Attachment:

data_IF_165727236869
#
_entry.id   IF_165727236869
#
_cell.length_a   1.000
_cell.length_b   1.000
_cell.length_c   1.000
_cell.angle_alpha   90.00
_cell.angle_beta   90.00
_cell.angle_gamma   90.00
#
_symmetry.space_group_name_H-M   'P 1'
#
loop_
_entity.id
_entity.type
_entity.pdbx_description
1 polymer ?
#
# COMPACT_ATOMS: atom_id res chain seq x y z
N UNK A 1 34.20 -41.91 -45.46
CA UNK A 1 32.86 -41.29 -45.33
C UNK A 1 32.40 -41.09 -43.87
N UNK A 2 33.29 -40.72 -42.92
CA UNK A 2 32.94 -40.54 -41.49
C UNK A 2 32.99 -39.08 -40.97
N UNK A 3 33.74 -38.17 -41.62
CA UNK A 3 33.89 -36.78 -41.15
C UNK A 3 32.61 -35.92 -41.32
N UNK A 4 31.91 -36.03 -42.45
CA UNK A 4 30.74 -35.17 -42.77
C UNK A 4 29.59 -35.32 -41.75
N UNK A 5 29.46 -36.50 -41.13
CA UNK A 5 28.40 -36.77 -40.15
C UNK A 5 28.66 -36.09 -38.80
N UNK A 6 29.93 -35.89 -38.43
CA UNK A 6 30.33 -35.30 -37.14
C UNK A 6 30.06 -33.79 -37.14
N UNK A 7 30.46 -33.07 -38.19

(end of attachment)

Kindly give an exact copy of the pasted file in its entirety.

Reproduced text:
data_IF_165727236869
#
_entry.id   IF_165727236869
#
_cell.length_a   1.000
_cell.length_b   1.000
_cell.length_c   1.000
_cell.angle_alpha   90.00
_cell.angle_beta   90.00
_cell.angle_gamma   90.00
#
_symmetry.space_group_name_H-M   'P 1'
#
loop_
_entity.id
_entity.type
_entity.pdbx_description
1 polymer ?
#
# COMPACT_ATOMS: atom_id res chain seq x y z
N UNK A 1 34.20 -41.91 -45.46
CA UNK A 1 32.86 -41.29 -45.33
C UNK A 1 32.40 -41.09 -43.87
N UNK A 2 33.29 -40.72 -42.92
CA UNK A 2 32.94 -40.54 -41.49
C UNK A 2 32.99 -39.08 -40.97
N UNK A 3 33.74 -38.17 -41.62
CA UNK A 3 33.89 -36.78 -41.15
C UNK A 3 32.61 -35.92 -41.32
N UNK A 4 31.91 -36.03 -42.45
CA UNK A 4 30.74 -35.17 -42.77
C UNK A 4 29.59 -35.32 -41.75
N UNK A 5 29.46 -36.50 -41.13
CA UNK A 5 28.40 -36.77 -40.15
C UNK A 5 28.66 -36.09 -38.80
N UNK A 6 29.93 -35.89 -38.43
CA UNK A 6 30.33 -35.30 -37.14
C UNK A 6 30.06 -33.79 -37.14
N UNK A 7 30.46 -33.07 -38.19